TEXAS —Texas once again tops the nation for lack of available affordable housing in the latest National Low Income Housing annual report.
What You Need To Know
- The National Low Income Housing Coalition finds lack of affordable housing has gotten worse
- Annual report “The Gap” shows Texas’ affordable housing crisis continues to rise in ranks
- Nonprofit policy group Texas Housers says none of state’s $30 billion-plus budget went to renters
- NLIHC reports 22% of Texans are extremely low income and renters of color are overrepresented
“The Gap” report ranks Texas the sixth-worst state in the U.S. for affordable housing.
Austin, Dallas and Houston rank third, fourth and fifth for worst metropolitan areas in the country.
This year’s data shows the national average for affordable and available rental homes is 33 rental units per every 100 extremely low-income household.
Texas has 25 rental homes. Houston came in at 19. Austin and Dallas tied with only 16 affordable and available rentals.
Kecia Prince is still settling into her new two-bedroom apartment in North Austin. She couldn’t afford this home if wasn’t for her disability check and Section 8 housing voucher. Even with support, Prince’s annual income is $16,500 a year for the single mother and her son.
“I’m coming off of a divorce and I lost my job, my place and all that stuff and I was living on someone’s couch,” she said.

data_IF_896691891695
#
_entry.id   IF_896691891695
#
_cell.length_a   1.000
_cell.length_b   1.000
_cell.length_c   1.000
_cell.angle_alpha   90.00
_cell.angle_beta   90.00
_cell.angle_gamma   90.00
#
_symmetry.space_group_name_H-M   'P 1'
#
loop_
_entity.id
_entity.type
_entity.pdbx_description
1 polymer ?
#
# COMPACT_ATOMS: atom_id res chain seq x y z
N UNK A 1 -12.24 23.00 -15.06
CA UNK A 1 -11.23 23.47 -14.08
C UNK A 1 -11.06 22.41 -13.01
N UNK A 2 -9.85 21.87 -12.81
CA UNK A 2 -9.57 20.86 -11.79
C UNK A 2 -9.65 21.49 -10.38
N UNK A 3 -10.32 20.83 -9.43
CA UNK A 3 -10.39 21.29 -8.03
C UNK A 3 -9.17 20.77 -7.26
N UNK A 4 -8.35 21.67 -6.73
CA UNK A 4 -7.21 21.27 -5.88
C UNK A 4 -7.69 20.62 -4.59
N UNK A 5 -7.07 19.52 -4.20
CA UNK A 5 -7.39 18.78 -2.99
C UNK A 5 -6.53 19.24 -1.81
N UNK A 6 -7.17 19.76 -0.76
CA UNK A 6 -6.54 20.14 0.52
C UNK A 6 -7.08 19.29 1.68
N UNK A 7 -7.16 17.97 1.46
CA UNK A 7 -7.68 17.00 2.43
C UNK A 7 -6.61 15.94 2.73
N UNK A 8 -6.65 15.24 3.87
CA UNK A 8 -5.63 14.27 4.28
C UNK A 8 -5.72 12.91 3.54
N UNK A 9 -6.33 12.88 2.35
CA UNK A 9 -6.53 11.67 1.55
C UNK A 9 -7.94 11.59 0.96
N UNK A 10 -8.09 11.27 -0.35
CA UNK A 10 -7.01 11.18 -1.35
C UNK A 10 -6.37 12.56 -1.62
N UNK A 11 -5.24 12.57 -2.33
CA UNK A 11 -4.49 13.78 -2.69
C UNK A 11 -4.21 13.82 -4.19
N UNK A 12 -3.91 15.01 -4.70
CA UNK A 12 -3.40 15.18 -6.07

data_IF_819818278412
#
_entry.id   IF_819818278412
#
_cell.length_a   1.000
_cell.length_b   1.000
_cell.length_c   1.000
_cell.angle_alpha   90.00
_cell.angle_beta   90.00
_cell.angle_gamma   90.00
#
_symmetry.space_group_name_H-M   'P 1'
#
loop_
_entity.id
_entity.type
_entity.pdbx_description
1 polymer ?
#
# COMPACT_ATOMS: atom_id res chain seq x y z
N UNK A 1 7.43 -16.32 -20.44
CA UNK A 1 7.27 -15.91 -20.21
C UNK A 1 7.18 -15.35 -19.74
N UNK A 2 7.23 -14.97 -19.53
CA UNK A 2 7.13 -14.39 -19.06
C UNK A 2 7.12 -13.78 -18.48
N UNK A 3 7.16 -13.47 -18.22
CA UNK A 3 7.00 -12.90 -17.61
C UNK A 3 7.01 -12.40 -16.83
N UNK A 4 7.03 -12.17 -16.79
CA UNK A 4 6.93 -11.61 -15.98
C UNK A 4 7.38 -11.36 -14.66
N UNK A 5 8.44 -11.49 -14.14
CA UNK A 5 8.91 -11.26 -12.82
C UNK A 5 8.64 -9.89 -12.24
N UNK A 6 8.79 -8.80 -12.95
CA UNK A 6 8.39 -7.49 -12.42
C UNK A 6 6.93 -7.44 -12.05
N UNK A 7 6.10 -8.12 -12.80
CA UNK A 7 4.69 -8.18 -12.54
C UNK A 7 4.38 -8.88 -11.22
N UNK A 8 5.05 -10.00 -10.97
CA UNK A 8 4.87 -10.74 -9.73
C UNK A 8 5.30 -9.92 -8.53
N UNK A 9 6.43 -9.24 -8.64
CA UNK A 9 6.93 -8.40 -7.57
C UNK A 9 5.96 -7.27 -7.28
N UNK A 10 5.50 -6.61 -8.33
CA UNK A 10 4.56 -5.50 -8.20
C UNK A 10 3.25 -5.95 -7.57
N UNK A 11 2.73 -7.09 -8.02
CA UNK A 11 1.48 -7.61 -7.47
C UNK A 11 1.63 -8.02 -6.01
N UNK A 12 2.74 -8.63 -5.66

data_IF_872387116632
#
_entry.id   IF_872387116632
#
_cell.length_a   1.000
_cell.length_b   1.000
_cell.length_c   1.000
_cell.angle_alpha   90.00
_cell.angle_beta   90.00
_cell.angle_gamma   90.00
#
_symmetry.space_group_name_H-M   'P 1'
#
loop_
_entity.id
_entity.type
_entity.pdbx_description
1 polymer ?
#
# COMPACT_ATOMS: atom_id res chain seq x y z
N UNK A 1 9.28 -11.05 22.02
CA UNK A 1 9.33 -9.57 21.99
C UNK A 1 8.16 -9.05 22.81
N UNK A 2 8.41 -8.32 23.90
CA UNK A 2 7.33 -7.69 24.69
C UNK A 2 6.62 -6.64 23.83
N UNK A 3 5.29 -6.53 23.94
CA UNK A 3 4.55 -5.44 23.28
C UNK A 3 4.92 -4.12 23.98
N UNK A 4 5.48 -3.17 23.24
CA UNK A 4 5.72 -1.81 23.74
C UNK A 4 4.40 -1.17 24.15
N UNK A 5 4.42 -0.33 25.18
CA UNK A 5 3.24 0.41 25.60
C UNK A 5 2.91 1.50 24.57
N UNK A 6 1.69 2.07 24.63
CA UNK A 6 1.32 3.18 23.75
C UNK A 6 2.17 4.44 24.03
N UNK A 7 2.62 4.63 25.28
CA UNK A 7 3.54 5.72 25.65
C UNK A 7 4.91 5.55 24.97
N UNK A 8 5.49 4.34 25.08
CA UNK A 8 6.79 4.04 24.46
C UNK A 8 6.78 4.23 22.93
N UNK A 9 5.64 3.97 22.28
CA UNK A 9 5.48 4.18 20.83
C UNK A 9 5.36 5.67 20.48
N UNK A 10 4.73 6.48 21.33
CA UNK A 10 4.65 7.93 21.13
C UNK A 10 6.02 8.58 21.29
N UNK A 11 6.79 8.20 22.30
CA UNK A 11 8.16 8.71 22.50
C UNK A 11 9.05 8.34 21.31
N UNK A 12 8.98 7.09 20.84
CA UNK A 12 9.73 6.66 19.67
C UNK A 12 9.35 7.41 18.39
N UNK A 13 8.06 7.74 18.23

Prince is the face behind all these numbers. She makes up the 22% of Texans who are “extremely low-income renters.”
A disproportionate number are these renters are Black, Latino, Native and Alaskan Native because of historical and ongoing systemic racism that prevents BIPOC from owning a home and gaining generational wealth.
A majority are in in the labor force, seniors or have a disability, like Prince.
So why does Texas continue to fail at providing housing for the most vulnerable? Michael Depland, spokesperson for the advocacy group Texas Housers, said the problem is multifaceted.
“Like, how much time do you have?” he said.
The nonprofit policy group focuses on fair housing rights.
Just as the report states, Depland said severe affordable rental shortages, lack of state funded programs and subsidized housing, exclusionary zoning laws, population growth and inflation are some major factors.
“There’s so many avenues to expand affordable housing and make things better,” he said. “We just have to have the political will to do so.”
Depland tells Spectrum News Texas Housers researchers found that out of the more than $30 billion state surplus, none of that money went to renters or tenant rights programs.
The Gap Report and Texas Housers agree: state and local government must invest in developing, preserving and funding low-income housing and financial assistance for renters.
“The Gap” concludes: “Only sustained and significant federal investments in rental housing can ensure that the lowest-income renters, who are disproportionately people of color, have affordable homes.”
Prince is the lucky one in four one in four extremely low-income renters in Texas who have access to affordable housing, and yet, she’s barely scraping by.
“As tenants, we don’t have a lot of rights, and everything’s geared toward the landlords,” she said.
Still, Prince spends the very little disposable income she has left to pay it forward to those even less fortunate than she.